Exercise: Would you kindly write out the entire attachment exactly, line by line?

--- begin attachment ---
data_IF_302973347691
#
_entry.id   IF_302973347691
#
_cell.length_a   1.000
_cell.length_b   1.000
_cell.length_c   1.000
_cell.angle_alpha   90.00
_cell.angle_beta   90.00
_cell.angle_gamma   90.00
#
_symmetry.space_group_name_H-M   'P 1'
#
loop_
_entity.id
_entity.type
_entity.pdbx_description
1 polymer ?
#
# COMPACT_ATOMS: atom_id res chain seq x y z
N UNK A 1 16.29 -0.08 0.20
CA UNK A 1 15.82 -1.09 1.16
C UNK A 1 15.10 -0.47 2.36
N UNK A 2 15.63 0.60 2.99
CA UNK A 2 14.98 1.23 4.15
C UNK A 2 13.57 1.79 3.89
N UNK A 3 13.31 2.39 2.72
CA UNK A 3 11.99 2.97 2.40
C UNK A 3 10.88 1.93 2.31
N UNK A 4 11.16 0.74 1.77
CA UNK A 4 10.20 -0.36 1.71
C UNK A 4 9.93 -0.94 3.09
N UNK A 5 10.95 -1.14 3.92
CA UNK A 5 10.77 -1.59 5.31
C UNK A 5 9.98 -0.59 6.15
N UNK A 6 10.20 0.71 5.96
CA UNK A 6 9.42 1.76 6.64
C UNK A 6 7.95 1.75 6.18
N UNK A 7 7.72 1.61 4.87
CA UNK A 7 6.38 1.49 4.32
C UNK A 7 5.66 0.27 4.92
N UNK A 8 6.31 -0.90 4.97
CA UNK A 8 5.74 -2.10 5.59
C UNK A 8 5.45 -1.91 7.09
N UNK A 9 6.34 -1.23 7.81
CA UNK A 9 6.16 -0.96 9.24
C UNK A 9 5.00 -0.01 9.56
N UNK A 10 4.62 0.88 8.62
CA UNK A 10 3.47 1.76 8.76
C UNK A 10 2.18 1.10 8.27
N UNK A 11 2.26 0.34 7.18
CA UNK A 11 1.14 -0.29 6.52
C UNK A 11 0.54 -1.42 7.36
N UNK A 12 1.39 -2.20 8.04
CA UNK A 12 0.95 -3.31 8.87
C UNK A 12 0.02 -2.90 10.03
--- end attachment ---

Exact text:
data_IF_302973347691
#
_entry.id   IF_302973347691
#
_cell.length_a   1.000
_cell.length_b   1.000
_cell.length_c   1.000
_cell.angle_alpha   90.00
_cell.angle_beta   90.00
_cell.angle_gamma   90.00
#
_symmetry.space_group_name_H-M   'P 1'
#
loop_
_entity.id
_entity.type
_entity.pdbx_description
1 polymer ?
#
# COMPACT_ATOMS: atom_id res chain seq x y z
N UNK A 1 16.29 -0.08 0.20
CA UNK A 1 15.82 -1.09 1.16
C UNK A 1 15.10 -0.47 2.36
N UNK A 2 15.63 0.60 2.99
CA UNK A 2 14.98 1.23 4.15
C UNK A 2 13.57 1.79 3.89
N UNK A 3 13.31 2.39 2.72
CA UNK A 3 11.99 2.97 2.40
C UNK A 3 10.88 1.93 2.31
N UNK A 4 11.16 0.74 1.77
CA UNK A 4 10.20 -0.36 1.71
C UNK A 4 9.93 -0.94 3.09
N UNK A 5 10.95 -1.14 3.92
CA UNK A 5 10.77 -1.59 5.31
C UNK A 5 9.98 -0.59 6.15
N UNK A 6 10.20 0.71 5.96
CA UNK A 6 9.42 1.76 6.64
C UNK A 6 7.95 1.75 6.18
N UNK A 7 7.72 1.61 4.87
CA UNK A 7 6.38 1.49 4.32
C UNK A 7 5.66 0.27 4.92
N UNK A 8 6.31 -0.90 4.97
CA UNK A 8 5.74 -2.10 5.59
C UNK A 8 5.45 -1.91 7.09
N UNK A 9 6.34 -1.23 7.81
CA UNK A 9 6.16 -0.96 9.24
C UNK A 9 5.00 -0.01 9.56
N UNK A 10 4.62 0.88 8.62
CA UNK A 10 3.47 1.76 8.76
C UNK A 10 2.18 1.10 8.27
N UNK A 11 2.26 0.34 7.18
CA UNK A 11 1.14 -0.29 6.52
C UNK A 11 0.54 -1.42 7.36
N UNK A 12 1.39 -2.20 8.04
CA UNK A 12 0.95 -3.31 8.87
C UNK A 12 0.02 -2.90 10.03